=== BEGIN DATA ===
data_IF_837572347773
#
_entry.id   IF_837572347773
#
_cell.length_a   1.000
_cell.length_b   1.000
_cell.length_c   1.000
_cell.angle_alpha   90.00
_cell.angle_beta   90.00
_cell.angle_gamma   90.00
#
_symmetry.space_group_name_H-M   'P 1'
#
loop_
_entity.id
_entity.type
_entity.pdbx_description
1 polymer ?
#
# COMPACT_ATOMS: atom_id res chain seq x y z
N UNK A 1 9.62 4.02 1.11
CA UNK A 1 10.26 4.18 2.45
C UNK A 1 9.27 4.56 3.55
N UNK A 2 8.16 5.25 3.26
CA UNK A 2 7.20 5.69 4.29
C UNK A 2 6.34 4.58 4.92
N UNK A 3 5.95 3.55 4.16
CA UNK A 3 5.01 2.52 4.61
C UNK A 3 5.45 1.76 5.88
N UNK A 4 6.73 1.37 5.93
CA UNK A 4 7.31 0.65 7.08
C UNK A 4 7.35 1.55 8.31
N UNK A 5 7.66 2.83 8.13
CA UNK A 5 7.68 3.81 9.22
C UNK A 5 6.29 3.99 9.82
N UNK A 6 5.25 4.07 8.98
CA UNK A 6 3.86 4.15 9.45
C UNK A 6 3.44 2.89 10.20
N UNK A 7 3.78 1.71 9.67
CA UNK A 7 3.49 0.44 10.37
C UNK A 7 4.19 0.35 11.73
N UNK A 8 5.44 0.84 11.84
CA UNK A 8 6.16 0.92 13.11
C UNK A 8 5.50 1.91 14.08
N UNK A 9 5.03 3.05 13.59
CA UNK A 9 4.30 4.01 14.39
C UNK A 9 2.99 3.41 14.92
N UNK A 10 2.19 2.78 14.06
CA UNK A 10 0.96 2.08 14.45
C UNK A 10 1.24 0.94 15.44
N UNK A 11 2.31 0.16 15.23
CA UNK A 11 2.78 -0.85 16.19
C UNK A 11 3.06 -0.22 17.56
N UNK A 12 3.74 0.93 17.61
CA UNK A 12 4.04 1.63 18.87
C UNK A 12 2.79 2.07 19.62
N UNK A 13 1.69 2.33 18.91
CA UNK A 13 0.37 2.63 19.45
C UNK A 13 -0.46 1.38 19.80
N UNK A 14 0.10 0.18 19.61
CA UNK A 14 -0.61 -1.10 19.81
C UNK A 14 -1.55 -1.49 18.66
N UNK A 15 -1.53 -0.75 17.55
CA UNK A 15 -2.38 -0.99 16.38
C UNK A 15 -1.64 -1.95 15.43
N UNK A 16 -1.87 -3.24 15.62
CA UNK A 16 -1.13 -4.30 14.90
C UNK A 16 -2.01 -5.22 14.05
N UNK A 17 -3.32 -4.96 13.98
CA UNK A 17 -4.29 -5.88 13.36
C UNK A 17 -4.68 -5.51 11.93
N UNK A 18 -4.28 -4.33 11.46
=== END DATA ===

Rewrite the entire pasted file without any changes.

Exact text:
data_IF_837572347773
#
_entry.id   IF_837572347773
#
_cell.length_a   1.000
_cell.length_b   1.000
_cell.length_c   1.000
_cell.angle_alpha   90.00
_cell.angle_beta   90.00
_cell.angle_gamma   90.00
#
_symmetry.space_group_name_H-M   'P 1'
#
loop_
_entity.id
_entity.type
_entity.pdbx_description
1 polymer ?
#
# COMPACT_ATOMS: atom_id res chain seq x y z
N UNK A 1 9.62 4.02 1.11
CA UNK A 1 10.26 4.18 2.45
C UNK A 1 9.27 4.56 3.55
N UNK A 2 8.16 5.25 3.26
CA UNK A 2 7.20 5.69 4.29
C UNK A 2 6.34 4.58 4.92
N UNK A 3 5.95 3.55 4.16
CA UNK A 3 5.01 2.52 4.61
C UNK A 3 5.45 1.76 5.88
N UNK A 4 6.73 1.37 5.93
CA UNK A 4 7.31 0.65 7.08
C UNK A 4 7.35 1.55 8.31
N UNK A 5 7.66 2.83 8.13
CA UNK A 5 7.68 3.81 9.22
C UNK A 5 6.29 3.99 9.82
N UNK A 6 5.25 4.07 8.98
CA UNK A 6 3.86 4.15 9.45
C UNK A 6 3.44 2.89 10.20
N UNK A 7 3.78 1.71 9.67
CA UNK A 7 3.49 0.44 10.37
C UNK A 7 4.19 0.35 11.73
N UNK A 8 5.44 0.84 11.84
CA UNK A 8 6.16 0.92 13.11
C UNK A 8 5.50 1.91 14.08
N UNK A 9 5.03 3.05 13.59
CA UNK A 9 4.30 4.01 14.39
C UNK A 9 2.99 3.41 14.92
N UNK A 10 2.19 2.78 14.06
CA UNK A 10 0.96 2.08 14.45
C UNK A 10 1.24 0.94 15.44
N UNK A 11 2.31 0.16 15.23
CA UNK A 11 2.78 -0.85 16.19
C UNK A 11 3.06 -0.22 17.56
N UNK A 12 3.74 0.93 17.61
CA UNK A 12 4.04 1.63 18.87
C UNK A 12 2.79 2.07 19.62
N UNK A 13 1.69 2.33 18.91
CA UNK A 13 0.37 2.63 19.45
C UNK A 13 -0.46 1.38 19.80
N UNK A 14 0.10 0.18 19.61
CA UNK A 14 -0.61 -1.10 19.81
C UNK A 14 -1.55 -1.49 18.66
N UNK A 15 -1.53 -0.75 17.55
CA UNK A 15 -2.38 -0.99 16.38
C UNK A 15 -1.64 -1.95 15.43
N UNK A 16 -1.87 -3.24 15.62
CA UNK A 16 -1.13 -4.30 14.90
C UNK A 16 -2.01 -5.22 14.05
N UNK A 17 -3.32 -4.96 13.98
CA UNK A 17 -4.29 -5.88 13.36
C UNK A 17 -4.68 -5.51 11.93
N UNK A 18 -4.28 -4.33 11.46